Pampered by none other than Nature herself, they are proud, proud beings! :)
They live in the tough terrains of mountains, in some unknown, unvisited trails of the forests. And when you somehow manage to reach them, you find these beauties dancing in the wind with their own mysterious joy, totally oblivious of the attention they are getting.
Oh yes. I have so often seen that look of pride on those pristine faces. Wildflowers!
Despite this acting pricey, I love them. Perpetually.
With over 1400 species of wildflowers, more than in any other North American national park, the Great Smoky Mountains National park is world renowned for its variety of wildflowers.
For a wildflowers crazy person like me, when I am at Smokies in the spring – well, what can I say, it’s a “kid in a candy store” case… :P
If you relate to this fascination and would like to visit the Smoky Mountains National Park to see the incredible wildflowers there, read on, because here I have shared the list and trivia about 32 odd species of wildflowers I spotted at the Smokies in spring, around Mid-April.
But if you are simply curious about my epiphany, you can scroll down all the way to the end! :)
Now, I was there at the Smoky Mountains National Park just for the wildflowers this time. And so, I made sure to grab this very useful Wildflowers trails map (available at visitor centers) and this cutest book on wildflowers out there, with me – for identifying them.
For your reference, I found all these 32 species in one of the following trails:
Oconaluftee River Trail, Porters Creek Trail, Little River Trail & Chestnut Top Trial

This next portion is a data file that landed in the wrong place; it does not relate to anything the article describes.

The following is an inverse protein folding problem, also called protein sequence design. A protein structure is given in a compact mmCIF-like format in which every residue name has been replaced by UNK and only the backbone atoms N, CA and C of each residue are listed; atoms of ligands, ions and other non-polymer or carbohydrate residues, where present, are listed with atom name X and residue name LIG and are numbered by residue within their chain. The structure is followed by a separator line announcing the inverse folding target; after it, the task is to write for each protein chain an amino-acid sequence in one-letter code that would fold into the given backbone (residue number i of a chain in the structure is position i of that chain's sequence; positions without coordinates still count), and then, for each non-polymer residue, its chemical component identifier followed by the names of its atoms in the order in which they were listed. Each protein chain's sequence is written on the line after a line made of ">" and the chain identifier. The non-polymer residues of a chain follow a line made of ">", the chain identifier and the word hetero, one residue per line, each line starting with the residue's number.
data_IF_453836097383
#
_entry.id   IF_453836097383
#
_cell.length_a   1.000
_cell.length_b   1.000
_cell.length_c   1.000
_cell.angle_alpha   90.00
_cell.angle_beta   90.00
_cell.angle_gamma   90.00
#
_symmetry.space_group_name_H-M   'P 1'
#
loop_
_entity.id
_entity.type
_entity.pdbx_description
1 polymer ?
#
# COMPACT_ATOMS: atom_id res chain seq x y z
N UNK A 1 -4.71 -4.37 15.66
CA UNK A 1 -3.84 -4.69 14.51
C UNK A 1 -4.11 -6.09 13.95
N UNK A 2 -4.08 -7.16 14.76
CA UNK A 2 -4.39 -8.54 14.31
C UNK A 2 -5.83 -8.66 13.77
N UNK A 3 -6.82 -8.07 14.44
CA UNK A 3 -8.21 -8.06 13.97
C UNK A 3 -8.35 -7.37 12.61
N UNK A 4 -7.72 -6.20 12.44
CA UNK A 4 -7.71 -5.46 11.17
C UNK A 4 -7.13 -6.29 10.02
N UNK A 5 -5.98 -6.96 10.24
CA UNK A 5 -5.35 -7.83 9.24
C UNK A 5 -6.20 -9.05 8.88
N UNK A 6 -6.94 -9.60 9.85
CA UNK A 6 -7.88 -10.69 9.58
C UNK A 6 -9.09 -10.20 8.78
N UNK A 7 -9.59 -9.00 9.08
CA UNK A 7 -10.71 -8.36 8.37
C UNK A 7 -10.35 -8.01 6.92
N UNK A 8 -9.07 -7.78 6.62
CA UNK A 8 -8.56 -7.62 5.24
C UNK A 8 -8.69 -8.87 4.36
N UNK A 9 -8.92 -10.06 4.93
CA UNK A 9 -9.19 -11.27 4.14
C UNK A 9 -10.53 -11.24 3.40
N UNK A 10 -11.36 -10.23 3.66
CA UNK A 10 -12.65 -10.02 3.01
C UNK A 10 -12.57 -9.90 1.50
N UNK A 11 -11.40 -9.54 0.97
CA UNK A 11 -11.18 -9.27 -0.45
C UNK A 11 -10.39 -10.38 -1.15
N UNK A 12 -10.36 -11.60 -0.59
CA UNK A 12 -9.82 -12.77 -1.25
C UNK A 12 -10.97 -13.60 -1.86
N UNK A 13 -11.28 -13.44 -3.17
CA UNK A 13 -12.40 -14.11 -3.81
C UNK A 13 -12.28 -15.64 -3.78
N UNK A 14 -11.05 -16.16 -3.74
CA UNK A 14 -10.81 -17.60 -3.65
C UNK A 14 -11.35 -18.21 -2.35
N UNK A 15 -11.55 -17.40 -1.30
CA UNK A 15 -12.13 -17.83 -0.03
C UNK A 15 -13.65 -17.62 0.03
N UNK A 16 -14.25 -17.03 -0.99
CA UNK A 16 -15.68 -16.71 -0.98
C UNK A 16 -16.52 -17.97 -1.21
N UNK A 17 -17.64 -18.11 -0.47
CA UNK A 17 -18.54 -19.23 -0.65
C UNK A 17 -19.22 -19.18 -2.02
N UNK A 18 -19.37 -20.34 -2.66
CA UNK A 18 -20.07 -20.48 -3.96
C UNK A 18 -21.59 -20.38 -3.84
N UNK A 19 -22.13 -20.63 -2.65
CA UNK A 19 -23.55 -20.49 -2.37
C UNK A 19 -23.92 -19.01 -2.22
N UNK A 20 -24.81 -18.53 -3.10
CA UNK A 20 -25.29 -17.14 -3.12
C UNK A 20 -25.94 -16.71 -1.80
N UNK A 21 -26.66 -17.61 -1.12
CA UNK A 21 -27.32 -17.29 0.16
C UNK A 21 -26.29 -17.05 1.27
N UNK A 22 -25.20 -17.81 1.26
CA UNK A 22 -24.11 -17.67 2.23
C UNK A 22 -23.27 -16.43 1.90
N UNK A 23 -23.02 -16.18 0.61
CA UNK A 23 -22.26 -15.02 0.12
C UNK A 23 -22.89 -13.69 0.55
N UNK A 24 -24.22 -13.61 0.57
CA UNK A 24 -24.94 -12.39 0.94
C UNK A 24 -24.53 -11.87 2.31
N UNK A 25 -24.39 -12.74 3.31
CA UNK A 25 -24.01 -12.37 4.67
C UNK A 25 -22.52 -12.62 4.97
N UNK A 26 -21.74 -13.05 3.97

Click on any image to view larger & reveal the wildflower name,
Scroll down to the name to know the trivia.
Identify. Know. Enjoy! :)
1. Crested Dwarf Iris
I spotted these complex looking flowers quietly blossoming by the side of the creek at the Porters Creek Trail.
They are generally found in rich, moist open woods and trail-sides.
Do you know, each yellow crest on the blue-purple sepals leads pollinating insects toward the nectar hidden deep in the flower?
2. Flowering Dogwood
Well, first things first! This beautiful flowers have been named Wildflower of the year 2018 by the Virginia Native Plant Society!
Flowering Dogwood is not a plant, instead it’s a tree of a medium height, and boy, they have blossomed so generously throughout the woodlands of Smokies!
3. Foam Flower
They are found mostly in moist woodlands and stream banks, I found it at the Porters Creek Trail.
The delicate spikes of this Spring wildflower rest on a totally leafless stalk, and its leaves resemble the Maple leaves.
4. Blue Phlox
These were the wildflowers I spotted the most. They were present practically in almost every trail I visited inside rich woods.
The plants are tall with a dazzling display of blue to purple flowers. The five notched petals radiate from a very narrow tube.
When tightly wrapped in a bud, they form the shape like a torch. “Phlox” is Greek for flame! :)